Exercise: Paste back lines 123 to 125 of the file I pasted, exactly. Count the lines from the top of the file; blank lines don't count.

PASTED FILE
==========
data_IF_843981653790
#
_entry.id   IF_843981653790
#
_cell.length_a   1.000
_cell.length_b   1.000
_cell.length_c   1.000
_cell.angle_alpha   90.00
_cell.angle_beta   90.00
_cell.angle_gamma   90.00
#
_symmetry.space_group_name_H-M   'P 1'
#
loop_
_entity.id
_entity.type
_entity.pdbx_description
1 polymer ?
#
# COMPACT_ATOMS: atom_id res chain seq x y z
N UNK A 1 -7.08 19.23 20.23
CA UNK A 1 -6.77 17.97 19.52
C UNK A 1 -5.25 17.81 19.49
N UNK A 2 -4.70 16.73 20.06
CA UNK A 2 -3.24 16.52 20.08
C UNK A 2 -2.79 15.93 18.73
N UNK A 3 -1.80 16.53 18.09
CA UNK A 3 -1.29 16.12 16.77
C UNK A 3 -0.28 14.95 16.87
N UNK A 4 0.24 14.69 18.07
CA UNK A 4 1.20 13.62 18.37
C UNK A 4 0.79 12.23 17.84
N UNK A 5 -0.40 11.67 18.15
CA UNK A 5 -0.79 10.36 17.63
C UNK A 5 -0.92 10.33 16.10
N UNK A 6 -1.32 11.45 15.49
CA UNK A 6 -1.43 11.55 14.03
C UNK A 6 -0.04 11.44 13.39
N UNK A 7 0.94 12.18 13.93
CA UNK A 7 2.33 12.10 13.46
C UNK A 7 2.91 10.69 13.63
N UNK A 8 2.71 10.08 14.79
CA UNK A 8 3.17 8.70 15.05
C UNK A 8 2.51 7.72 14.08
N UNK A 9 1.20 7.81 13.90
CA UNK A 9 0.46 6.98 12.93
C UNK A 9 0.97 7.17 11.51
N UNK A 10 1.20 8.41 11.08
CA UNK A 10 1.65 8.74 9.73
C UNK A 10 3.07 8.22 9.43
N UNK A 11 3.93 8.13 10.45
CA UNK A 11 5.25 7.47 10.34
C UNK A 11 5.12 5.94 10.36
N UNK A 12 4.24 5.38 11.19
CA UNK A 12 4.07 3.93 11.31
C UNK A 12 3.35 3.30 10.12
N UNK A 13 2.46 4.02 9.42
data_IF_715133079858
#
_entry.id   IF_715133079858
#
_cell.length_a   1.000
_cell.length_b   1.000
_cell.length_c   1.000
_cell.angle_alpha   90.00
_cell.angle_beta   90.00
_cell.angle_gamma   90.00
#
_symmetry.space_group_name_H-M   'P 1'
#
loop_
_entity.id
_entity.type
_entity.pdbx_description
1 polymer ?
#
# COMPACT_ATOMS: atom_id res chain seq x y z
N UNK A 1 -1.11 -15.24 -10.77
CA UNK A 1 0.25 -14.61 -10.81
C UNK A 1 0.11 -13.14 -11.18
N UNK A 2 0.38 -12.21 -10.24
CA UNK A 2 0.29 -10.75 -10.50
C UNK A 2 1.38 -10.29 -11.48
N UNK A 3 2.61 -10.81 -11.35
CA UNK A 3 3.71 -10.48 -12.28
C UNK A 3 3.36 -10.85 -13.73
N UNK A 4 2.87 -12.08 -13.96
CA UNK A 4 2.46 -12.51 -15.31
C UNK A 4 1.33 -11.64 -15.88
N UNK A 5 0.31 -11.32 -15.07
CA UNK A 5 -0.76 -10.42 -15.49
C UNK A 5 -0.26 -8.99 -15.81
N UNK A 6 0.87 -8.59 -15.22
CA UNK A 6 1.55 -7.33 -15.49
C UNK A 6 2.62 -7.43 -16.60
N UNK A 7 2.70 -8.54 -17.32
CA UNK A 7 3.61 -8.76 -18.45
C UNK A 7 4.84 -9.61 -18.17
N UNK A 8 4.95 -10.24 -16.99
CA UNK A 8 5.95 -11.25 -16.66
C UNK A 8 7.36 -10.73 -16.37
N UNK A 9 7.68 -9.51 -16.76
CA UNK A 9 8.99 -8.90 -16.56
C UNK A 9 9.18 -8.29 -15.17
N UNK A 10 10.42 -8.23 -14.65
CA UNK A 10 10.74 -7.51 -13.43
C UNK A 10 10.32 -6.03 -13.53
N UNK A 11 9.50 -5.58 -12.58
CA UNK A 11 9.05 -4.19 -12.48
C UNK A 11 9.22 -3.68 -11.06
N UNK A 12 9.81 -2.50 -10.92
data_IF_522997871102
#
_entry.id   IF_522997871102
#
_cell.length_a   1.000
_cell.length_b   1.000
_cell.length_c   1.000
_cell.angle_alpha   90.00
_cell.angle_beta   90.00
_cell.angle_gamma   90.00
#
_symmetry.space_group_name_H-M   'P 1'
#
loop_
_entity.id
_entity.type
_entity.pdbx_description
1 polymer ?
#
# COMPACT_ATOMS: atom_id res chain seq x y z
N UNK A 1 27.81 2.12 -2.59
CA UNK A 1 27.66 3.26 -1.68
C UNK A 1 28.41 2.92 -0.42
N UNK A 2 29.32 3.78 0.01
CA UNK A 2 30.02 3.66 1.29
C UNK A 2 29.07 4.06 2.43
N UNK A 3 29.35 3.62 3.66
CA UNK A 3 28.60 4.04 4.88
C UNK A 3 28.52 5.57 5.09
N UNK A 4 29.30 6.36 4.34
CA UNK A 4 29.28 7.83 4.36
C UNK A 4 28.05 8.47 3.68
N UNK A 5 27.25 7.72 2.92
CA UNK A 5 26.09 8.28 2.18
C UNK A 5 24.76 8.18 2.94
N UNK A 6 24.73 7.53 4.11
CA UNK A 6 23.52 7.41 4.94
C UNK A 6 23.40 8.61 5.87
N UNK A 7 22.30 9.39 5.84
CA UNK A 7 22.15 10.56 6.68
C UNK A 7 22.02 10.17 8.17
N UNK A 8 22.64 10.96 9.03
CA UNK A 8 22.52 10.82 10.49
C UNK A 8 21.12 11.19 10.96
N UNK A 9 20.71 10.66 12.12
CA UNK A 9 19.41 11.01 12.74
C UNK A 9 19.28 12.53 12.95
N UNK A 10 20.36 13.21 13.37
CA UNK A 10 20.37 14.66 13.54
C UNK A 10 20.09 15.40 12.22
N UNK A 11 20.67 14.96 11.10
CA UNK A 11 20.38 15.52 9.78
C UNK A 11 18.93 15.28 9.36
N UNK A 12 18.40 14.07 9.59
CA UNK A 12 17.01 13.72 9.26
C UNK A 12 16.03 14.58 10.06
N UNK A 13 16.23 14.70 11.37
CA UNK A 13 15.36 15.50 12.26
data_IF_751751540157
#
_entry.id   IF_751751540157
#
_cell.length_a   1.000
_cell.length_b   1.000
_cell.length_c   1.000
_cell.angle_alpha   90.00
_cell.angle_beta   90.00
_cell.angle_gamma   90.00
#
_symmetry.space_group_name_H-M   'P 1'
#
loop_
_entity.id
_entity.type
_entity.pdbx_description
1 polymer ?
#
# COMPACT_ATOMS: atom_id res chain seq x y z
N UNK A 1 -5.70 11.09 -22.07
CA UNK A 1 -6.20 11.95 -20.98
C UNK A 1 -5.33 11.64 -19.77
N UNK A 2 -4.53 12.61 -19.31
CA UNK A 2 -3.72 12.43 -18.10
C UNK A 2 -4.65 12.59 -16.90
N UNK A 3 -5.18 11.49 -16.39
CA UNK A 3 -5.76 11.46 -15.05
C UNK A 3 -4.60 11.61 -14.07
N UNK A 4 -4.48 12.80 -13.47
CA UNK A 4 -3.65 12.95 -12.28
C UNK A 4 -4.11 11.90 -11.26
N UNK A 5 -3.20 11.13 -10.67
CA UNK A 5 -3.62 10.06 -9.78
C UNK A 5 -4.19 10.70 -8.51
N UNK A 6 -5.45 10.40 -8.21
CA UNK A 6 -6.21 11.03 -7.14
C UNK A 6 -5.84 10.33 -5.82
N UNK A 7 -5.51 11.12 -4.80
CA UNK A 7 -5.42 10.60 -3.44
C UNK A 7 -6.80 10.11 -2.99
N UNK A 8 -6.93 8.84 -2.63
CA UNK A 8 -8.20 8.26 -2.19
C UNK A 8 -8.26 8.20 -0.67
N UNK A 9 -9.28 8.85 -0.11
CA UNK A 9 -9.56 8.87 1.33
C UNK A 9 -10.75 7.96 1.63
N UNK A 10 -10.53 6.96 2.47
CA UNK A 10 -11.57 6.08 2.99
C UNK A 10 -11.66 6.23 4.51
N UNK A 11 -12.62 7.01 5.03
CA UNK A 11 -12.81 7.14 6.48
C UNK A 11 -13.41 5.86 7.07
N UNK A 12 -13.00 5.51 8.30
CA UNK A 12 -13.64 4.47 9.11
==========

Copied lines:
_symmetry.space_group_name_H-M   'P 1'
#
loop_